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Grammar Repair Shop: Tips for avoiding 4 common word goofs

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in Workplace Communication

Should it be affect or effect? They're or their?

If you haven't confused these words when writing, you've probably seen others mix them up.

Here's how to make the right choice, when it comes to the following commonly confused words:

1. There/their/they're. Example: There/Their/They're meeting always runs long.

Answer: Their.

How to remember: "Their" contains "heir," to remind you that it's possessive. "There" contains "here," to remind you that it refers to place. "They're" is short for "they are," so try swapping in that longer phrase to see whether you've chosen the right word.

2. Than/then. Example: Please return this form no later than/then 7/1/06.

Answer: than.

Use "than" when showing a relationship between two things. Examples: "bigger than my last raise," "longer than three pages."

Use "then" to denote order or consequences. Examples: "First this, then that"; "if x, then y."
How to remember: Then contains an "e," just as time and consequences do.

3. Affect/effect. Example: The client's attitude didn't affect/effect the way I handled the problem.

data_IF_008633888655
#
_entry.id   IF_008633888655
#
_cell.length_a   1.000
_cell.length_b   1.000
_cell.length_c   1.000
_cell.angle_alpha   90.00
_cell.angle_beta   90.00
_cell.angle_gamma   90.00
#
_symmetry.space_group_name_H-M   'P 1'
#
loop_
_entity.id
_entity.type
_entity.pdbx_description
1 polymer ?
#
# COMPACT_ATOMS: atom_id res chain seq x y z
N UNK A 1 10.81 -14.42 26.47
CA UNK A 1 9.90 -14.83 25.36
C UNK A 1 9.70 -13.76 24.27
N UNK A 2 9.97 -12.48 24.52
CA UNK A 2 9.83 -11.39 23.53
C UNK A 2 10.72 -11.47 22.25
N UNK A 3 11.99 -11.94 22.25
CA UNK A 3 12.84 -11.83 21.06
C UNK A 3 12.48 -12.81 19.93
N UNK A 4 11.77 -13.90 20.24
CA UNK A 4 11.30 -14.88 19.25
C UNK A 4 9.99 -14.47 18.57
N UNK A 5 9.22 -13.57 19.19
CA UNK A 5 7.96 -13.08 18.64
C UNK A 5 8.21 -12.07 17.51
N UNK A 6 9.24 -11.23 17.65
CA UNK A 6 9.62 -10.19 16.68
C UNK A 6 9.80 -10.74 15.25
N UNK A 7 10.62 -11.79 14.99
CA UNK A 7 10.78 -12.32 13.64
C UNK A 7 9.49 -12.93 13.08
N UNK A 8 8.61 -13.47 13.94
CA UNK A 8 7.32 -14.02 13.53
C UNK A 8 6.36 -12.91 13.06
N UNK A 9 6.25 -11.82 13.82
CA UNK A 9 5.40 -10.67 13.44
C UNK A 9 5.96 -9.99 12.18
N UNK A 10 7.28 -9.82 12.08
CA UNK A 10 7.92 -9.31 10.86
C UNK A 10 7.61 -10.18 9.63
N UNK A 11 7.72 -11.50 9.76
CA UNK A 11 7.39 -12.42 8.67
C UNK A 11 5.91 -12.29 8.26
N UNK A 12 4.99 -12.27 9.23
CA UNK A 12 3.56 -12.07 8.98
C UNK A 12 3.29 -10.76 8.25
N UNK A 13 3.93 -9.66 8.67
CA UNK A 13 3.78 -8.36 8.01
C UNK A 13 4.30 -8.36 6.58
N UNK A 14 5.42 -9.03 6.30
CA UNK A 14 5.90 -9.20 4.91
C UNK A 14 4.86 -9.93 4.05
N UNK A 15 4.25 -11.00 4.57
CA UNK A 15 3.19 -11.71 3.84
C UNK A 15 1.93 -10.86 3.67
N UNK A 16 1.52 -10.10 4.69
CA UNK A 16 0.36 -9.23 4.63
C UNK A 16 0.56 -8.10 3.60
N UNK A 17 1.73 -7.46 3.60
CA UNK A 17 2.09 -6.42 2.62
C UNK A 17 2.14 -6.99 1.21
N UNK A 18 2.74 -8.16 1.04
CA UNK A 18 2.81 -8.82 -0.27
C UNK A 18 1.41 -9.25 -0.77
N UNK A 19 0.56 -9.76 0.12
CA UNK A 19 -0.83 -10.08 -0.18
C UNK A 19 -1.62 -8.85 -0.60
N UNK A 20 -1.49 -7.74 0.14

Answer: affect.

You can use each as either a verb or a noun, which means these two words have four meanings between them. No wonder it's difficult deciding which one to use.

Usually, "affect" is used as a verb, as in the example above. And "effect" is used as a noun, as in: "When I study, the effect is that I perform better on tests."

How to remember: When you affect a situation, you have an effect on it. ("Affect" comes first because "a" precedes "e" alphabetically.)

4. Compliment/complement
. Example: My skills would really compliment/complement this project.

Answer: complement.

You can pay someone a compliment, and a free bonus is a complimentary gift, but items that go well together complement one another.

How to remember: "I" can give a compliment or a gift; something that complements completes.

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